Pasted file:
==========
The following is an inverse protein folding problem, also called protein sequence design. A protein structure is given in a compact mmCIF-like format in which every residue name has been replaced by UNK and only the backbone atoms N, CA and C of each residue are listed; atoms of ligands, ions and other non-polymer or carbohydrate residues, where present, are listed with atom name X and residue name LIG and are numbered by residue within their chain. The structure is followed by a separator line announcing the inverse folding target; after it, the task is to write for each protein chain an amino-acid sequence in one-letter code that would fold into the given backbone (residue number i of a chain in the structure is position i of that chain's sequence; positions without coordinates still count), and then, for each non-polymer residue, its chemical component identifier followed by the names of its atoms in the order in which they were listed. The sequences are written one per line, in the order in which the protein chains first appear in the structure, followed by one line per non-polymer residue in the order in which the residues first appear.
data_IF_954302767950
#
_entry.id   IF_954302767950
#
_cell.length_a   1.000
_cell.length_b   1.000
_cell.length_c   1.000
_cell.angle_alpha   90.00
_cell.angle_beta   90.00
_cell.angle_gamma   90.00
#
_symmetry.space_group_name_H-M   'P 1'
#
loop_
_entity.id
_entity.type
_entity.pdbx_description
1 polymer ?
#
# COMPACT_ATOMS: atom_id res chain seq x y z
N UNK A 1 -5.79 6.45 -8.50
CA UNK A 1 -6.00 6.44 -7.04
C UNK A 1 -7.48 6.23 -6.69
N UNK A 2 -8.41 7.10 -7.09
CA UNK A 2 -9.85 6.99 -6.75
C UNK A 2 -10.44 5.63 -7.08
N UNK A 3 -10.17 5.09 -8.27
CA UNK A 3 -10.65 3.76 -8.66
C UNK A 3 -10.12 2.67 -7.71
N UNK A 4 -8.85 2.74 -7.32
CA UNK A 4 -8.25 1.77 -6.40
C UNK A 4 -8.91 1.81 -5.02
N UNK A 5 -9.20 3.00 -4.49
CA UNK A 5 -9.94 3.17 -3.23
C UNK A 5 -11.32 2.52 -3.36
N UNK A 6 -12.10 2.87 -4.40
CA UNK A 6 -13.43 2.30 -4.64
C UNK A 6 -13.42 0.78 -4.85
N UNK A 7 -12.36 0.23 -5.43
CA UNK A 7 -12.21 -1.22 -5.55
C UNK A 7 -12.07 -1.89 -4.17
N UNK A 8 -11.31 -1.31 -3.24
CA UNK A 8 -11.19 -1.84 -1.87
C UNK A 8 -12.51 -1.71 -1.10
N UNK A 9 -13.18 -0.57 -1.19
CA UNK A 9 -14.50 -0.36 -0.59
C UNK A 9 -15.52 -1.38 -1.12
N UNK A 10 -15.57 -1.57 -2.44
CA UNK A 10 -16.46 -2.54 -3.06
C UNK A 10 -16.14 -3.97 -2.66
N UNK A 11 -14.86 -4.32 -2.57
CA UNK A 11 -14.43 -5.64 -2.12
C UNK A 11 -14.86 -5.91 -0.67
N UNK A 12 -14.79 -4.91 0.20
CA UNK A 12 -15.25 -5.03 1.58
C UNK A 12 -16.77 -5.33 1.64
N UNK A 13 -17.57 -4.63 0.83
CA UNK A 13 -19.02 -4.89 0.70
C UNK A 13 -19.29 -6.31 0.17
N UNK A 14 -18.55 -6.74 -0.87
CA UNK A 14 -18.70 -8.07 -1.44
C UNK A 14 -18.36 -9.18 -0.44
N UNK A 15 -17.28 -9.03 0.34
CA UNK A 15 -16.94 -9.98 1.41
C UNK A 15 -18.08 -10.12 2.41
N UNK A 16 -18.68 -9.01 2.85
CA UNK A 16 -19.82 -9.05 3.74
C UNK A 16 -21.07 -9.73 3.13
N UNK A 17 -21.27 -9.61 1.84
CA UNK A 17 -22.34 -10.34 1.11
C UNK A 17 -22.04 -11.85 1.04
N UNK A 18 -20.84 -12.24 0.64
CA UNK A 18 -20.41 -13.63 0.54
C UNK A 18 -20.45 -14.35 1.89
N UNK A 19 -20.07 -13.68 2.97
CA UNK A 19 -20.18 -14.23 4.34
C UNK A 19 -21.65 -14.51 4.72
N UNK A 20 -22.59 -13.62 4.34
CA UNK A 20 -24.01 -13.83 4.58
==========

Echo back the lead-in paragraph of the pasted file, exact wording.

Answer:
The following is an inverse protein folding problem, also called protein sequence design. A protein structure is given in a compact mmCIF-like format in which every residue name has been replaced by UNK and only the backbone atoms N, CA and C of each residue are listed; atoms of ligands, ions and other non-polymer or carbohydrate residues, where present, are listed with atom name X and residue name LIG and are numbered by residue within their chain. The structure is followed by a separator line announcing the inverse folding target; after it, the task is to write for each protein chain an amino-acid sequence in one-letter code that would fold into the given backbone (residue number i of a chain in the structure is position i of that chain's sequence; positions without coordinates still count), and then, for each non-polymer residue, its chemical component identifier followed by the names of its atoms in the order in which they were listed. The sequences are written one per line, in the order in which the protein chains first appear in the structure, followed by one line per non-polymer residue in the order in which the residues first appear.